Lotomau Fiafia (72), a community elder, stands with his grandson John at the point where he remembers the shoreline used to be when he was a boy. Salia Bay, Kioa Island, Fiji.
2024 Photo Contest, Southeast Asia and Oceania, Singles

Fighting, Not Sinking


Eddie Jim

The Age/Sydney Morning Herald
08 August, 2023

Lotomau Fiafia (72), a community elder, stands with his grandson John at the point where he remembers the shoreline used to be when he was a boy. Salia Bay, Kioa Island, Fiji.

Experiences of individuals like Lotomau Fiafia provide first-hand insight into the consequences of rising sea levels on people’s ways of life. His story emphasizes the magnitude of change that has taken place in just one lifetime, and makes the climate crisis tangible to a wider audience. 

Global mean sea level rise has more than doubled from 1.4 millimeters a year between 1901 and 1990, to 3.6 millimeters a year from 2006 to 2015, according to the Intergovernmental Panel on Climate Change. In Fiji, the rise is even faster: to around 4 millimeters per year since 1993, and accelerating. Though such amounts may seem small, this mounting increase, together with the erosion of coastline it causes, poses a threat to flat, low-lying land masses such as Kioa Island.

The 500-strong community on Kioa Island has grown from a settlement of people who sought refuge in the 1940s from rising sea levels on Tuvalu, an island nation to the north of Fiji. Now, their fishing and farming economy is threatened again, as increasingly eroding shorelines mean that they and more than 600 communities around Fiji could be forced to relocate in coming years. The deeper waters inhabited by fish, a staple of the local diet, are now further from the shoreline. In the past, residents would fish on the coast, but must now head far out for a catch. In addition, corals have bleached and some fish no longer survive in the island reef. Essential plants like coconuts and pandanus no longer grow on the beach, affecting food and medicine sources.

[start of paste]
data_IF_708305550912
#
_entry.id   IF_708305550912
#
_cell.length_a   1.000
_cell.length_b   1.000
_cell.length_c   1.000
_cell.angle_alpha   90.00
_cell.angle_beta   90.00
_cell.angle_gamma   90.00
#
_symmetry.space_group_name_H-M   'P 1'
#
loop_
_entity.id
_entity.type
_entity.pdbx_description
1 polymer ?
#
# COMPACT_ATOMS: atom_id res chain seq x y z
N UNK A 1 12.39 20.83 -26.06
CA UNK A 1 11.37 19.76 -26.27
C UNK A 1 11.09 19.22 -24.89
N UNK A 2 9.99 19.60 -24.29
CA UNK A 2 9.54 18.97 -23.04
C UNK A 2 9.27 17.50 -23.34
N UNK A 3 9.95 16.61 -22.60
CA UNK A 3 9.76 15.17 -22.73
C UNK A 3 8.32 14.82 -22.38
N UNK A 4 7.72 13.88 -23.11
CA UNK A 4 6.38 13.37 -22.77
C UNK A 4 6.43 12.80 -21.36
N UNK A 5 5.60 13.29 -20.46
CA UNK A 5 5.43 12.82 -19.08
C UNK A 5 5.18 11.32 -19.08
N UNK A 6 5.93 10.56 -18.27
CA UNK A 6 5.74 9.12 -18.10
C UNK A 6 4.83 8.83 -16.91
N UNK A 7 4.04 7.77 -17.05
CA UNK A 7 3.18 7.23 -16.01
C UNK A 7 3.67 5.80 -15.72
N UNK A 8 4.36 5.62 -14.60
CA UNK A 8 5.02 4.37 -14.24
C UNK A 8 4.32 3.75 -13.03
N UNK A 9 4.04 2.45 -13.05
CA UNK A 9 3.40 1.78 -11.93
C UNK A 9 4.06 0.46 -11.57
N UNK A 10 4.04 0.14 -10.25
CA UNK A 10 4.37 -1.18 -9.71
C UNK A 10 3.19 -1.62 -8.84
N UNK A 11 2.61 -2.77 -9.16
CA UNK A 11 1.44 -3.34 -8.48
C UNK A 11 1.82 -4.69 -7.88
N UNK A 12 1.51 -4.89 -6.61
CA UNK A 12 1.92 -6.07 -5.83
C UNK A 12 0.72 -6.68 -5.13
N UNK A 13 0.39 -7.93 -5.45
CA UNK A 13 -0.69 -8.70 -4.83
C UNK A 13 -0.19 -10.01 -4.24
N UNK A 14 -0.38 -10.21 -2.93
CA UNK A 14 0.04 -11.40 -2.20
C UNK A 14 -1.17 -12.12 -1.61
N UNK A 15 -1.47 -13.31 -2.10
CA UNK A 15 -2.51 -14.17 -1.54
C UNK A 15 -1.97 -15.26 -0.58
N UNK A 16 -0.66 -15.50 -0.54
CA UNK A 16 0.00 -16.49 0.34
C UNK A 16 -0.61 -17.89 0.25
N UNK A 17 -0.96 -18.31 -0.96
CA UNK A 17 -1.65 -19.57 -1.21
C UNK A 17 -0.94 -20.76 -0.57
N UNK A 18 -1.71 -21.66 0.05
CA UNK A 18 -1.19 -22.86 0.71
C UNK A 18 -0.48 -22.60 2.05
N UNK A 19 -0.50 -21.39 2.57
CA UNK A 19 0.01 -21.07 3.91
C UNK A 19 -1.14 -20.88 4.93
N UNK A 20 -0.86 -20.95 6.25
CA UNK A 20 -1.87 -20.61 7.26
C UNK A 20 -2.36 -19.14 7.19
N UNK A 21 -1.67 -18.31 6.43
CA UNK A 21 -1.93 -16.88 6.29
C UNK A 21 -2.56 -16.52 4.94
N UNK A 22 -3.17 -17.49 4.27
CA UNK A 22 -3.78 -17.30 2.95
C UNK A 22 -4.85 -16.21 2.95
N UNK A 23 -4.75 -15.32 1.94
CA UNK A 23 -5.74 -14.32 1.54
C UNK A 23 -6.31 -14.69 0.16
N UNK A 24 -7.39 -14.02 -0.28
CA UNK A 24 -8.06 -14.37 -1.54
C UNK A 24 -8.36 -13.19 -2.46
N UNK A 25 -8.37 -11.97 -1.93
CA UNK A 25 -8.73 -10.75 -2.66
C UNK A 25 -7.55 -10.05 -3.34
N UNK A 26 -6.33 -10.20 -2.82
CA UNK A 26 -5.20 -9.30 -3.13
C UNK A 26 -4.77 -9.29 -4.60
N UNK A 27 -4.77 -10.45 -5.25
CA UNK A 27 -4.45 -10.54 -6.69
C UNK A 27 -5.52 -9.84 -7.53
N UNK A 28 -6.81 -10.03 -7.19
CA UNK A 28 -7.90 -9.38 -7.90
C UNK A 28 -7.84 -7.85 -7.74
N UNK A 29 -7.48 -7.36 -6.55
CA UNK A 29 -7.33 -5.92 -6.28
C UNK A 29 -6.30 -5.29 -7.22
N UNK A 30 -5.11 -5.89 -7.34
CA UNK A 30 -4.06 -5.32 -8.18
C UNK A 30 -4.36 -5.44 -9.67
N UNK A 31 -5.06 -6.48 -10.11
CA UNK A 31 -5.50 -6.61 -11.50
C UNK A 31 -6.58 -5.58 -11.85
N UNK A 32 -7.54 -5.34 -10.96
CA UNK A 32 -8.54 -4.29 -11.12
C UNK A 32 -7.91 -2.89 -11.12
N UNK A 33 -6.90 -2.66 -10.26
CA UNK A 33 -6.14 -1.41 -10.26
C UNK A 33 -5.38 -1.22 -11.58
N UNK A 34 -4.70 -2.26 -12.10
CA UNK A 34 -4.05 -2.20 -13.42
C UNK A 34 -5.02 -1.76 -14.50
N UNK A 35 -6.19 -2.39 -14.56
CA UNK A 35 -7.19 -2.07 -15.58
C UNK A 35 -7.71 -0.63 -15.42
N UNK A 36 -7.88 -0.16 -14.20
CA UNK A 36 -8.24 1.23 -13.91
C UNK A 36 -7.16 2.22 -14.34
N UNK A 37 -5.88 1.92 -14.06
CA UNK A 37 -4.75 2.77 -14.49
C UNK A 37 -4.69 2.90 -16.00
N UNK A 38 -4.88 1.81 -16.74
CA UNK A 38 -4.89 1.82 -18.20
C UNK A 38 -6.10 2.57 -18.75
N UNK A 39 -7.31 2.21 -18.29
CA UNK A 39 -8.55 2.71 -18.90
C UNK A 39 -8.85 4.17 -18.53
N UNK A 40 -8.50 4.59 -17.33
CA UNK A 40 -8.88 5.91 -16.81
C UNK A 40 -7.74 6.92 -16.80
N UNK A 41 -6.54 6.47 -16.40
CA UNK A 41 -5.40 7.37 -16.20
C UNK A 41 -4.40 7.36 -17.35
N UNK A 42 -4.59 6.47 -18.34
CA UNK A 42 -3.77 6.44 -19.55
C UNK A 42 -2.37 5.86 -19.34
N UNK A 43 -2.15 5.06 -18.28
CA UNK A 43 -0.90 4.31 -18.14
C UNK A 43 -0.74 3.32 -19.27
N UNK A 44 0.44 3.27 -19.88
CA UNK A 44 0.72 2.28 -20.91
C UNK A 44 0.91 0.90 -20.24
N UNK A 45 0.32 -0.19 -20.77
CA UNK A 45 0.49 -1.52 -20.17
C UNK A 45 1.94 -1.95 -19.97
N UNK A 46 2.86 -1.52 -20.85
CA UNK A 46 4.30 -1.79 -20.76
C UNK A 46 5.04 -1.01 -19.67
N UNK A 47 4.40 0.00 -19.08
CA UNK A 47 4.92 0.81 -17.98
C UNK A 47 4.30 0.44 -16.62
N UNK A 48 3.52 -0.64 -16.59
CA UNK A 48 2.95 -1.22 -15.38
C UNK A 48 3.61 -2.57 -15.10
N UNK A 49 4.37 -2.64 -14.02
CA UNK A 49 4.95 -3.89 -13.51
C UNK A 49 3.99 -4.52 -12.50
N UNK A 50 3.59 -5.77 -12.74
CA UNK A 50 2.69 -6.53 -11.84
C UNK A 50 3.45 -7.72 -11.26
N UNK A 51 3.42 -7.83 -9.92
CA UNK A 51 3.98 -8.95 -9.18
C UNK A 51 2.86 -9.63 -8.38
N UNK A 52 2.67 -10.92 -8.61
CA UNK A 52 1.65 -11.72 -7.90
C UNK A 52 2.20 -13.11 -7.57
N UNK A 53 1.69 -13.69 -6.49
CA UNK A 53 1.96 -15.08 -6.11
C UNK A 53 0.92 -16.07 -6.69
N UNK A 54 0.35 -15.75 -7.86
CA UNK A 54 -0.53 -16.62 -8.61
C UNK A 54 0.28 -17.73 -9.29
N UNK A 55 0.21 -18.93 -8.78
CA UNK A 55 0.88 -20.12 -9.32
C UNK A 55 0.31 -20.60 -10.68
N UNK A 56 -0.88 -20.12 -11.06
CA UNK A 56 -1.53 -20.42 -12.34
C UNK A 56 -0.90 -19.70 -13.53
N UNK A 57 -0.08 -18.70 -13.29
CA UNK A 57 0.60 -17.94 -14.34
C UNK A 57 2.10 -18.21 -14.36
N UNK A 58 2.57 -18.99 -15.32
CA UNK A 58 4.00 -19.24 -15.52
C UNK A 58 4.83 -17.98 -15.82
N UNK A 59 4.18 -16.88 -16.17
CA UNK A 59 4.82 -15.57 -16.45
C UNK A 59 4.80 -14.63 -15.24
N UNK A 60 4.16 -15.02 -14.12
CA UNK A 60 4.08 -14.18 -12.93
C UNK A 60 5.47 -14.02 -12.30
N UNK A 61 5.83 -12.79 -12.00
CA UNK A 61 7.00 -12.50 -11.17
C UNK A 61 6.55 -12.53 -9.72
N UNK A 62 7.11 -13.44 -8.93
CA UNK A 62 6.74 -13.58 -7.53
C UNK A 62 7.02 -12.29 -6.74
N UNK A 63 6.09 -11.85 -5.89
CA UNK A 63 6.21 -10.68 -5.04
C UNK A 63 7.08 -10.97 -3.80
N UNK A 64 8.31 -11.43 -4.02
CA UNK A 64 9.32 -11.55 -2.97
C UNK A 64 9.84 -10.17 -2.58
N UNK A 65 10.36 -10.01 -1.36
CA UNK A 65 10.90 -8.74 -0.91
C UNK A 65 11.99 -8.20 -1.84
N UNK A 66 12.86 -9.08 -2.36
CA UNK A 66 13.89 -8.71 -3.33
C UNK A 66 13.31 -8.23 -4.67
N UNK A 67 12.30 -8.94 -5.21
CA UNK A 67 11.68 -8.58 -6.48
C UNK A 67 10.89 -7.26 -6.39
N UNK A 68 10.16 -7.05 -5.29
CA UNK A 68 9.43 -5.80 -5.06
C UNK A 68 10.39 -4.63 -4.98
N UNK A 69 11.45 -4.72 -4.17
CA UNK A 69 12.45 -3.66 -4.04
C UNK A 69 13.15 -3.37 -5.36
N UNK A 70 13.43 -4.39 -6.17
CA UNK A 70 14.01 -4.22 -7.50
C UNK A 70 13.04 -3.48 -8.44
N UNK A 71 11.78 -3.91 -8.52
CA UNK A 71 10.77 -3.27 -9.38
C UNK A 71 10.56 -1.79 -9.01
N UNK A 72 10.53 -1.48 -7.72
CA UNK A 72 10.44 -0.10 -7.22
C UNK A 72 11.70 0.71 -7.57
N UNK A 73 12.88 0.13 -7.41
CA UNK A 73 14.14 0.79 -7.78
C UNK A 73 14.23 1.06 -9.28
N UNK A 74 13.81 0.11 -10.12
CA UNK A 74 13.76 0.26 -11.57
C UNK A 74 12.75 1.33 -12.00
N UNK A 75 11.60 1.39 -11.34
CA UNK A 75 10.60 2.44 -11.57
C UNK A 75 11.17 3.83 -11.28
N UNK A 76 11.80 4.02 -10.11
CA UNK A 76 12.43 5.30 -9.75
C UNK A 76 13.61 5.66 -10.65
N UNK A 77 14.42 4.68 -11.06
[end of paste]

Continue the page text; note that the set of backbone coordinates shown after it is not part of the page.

Kioa has symbolic significance, as its community has descended from the Tuvaluans who sought refuge from rising sea levels in the past. In October 2022, Pacific and Oceania leaders, Indigenous community representatives, and activists met on the island, to discuss and draft the Kioa Climate Emergency Declaration. The document called for urgent climate action to safeguard the Pacific region and its people from the escalating impacts of the climate crisis, protecting it for future generations.

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Eddie Jim
About the photographer

Eddie Jim, born and raised in Hong Kong, started working as a photographer at The Standard and South China Morning Post in 1986 after studying photography. He then became a photo editor for the Apple Daily in 1995 before migrating to Melbourne, Australia in 1997. He has been working for The Age newspaper since then.&nb...

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Z 9

Jury comment

The jury was moved by this tender family portrait that conveys the relationship between two people and their relationship to the land in the context of rising concern for the climate crisis. In one frame, the photographer beautifully visualizes the alarming metrics of sea level rise while also highlighting the centrality of multigenerational care and affection to legacies of land stewardship and the protection of cultural and environmental heritage.